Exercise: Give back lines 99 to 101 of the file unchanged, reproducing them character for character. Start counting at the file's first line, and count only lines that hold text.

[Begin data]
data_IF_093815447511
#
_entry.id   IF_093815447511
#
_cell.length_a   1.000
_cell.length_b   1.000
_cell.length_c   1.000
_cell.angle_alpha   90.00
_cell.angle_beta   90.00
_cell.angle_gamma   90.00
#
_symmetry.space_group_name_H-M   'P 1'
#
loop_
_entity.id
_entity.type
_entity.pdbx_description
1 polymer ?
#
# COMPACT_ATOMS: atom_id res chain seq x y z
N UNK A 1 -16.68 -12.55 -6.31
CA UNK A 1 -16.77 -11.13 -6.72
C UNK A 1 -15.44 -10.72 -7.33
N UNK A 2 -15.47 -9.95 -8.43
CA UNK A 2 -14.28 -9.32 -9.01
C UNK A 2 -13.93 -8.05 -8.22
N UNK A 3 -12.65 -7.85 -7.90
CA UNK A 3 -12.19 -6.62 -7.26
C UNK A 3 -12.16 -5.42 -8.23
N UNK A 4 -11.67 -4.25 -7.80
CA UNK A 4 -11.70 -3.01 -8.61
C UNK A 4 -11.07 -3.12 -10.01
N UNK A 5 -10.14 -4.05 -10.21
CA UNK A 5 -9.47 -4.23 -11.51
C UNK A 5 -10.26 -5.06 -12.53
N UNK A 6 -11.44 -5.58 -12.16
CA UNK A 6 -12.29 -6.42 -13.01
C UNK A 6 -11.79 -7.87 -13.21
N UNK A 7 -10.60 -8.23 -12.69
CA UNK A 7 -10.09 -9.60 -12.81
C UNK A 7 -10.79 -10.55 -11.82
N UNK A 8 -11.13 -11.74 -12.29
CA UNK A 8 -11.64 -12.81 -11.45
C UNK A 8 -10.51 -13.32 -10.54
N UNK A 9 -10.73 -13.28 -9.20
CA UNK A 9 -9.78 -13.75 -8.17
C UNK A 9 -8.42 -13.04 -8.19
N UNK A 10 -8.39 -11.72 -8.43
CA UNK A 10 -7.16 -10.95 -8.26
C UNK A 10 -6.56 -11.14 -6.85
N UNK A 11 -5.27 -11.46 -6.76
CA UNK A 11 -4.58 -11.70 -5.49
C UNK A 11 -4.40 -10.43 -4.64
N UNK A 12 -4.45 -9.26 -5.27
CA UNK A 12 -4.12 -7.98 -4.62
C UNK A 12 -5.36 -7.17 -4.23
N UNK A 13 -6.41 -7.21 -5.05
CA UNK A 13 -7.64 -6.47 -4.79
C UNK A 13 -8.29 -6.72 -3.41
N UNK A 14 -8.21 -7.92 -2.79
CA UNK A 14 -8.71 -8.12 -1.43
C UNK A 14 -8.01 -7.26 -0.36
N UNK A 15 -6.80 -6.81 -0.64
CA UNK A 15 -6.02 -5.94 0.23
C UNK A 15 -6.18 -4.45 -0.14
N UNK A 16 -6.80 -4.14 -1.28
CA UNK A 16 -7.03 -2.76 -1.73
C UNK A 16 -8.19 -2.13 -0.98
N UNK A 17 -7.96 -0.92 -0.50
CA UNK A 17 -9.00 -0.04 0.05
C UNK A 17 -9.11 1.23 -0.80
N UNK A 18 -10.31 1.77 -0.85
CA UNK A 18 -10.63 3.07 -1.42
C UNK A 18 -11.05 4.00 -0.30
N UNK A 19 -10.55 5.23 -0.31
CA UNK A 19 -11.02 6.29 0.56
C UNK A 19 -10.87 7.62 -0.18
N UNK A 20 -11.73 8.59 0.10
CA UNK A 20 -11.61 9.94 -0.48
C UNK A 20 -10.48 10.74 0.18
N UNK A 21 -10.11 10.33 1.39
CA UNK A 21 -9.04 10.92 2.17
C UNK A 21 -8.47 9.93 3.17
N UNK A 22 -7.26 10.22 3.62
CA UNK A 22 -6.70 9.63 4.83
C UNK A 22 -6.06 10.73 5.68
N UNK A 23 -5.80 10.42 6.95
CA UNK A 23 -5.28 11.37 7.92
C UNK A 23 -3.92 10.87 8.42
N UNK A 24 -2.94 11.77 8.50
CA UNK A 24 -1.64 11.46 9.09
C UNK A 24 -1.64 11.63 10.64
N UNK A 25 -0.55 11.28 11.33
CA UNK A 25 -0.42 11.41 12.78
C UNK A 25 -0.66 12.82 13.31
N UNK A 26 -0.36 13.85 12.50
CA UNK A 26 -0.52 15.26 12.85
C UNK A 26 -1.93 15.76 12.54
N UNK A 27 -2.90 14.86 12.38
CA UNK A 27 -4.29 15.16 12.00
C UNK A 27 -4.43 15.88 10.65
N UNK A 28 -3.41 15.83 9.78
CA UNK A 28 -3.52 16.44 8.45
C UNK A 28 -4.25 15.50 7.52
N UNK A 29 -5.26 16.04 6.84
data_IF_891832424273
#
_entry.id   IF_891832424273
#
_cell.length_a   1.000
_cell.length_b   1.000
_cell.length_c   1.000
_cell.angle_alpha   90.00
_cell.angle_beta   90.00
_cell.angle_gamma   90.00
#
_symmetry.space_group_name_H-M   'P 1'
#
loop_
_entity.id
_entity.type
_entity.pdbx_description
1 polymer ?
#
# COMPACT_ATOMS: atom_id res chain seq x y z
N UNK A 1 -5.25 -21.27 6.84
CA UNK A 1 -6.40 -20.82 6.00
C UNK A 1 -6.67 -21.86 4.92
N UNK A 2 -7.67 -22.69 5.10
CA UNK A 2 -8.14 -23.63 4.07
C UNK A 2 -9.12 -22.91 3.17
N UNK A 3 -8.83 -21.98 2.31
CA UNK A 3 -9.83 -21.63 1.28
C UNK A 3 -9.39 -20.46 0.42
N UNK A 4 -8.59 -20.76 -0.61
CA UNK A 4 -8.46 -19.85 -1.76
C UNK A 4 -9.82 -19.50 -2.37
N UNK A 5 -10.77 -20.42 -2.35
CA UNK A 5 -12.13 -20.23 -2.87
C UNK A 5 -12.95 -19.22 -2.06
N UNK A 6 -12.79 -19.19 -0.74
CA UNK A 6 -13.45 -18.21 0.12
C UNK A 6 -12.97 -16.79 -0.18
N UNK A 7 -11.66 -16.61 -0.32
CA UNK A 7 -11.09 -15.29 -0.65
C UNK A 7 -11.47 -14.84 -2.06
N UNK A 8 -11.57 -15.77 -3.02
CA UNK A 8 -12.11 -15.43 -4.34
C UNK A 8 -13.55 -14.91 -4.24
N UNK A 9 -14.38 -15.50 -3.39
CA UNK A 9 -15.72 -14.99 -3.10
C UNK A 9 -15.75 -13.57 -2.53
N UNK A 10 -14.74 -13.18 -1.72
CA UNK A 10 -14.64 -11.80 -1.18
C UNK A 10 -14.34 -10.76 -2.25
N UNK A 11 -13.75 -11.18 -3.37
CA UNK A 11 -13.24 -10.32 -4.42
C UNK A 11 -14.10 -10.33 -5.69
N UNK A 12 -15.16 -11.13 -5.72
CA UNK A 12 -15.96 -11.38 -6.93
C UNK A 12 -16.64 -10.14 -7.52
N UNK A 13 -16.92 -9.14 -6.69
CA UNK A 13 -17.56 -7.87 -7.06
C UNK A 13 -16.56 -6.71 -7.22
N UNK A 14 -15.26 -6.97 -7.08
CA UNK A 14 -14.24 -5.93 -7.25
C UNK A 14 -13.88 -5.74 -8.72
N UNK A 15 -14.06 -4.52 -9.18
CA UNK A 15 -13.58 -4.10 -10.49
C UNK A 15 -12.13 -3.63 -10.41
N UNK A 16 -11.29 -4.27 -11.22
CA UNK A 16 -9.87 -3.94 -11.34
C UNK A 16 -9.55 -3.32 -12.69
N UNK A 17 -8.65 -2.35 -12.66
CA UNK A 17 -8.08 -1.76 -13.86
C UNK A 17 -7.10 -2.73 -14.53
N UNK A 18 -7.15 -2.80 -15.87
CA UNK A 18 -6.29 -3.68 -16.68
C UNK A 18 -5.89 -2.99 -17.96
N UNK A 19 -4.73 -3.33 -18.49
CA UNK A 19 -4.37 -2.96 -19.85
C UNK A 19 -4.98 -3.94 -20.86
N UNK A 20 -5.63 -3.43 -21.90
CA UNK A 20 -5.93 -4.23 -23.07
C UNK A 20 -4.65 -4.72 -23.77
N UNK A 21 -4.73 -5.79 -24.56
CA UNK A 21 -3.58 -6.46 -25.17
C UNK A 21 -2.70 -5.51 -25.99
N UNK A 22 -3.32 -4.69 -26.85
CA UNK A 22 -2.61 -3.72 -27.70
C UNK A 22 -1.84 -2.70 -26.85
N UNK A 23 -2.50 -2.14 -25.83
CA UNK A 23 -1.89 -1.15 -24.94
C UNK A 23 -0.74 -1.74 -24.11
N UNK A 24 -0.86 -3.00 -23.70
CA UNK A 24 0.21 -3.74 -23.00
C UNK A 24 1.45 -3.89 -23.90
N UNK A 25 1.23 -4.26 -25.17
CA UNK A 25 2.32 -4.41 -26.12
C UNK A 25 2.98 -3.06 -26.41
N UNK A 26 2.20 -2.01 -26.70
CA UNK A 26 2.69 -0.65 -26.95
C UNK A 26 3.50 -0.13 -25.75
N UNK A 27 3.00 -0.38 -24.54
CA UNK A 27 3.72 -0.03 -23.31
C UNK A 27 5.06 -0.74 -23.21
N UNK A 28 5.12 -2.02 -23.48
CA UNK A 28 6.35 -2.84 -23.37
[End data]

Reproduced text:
N UNK A 27 -2.90 14.86 12.38
CA UNK A 27 -4.29 15.16 12.00
C UNK A 27 -4.43 15.88 10.65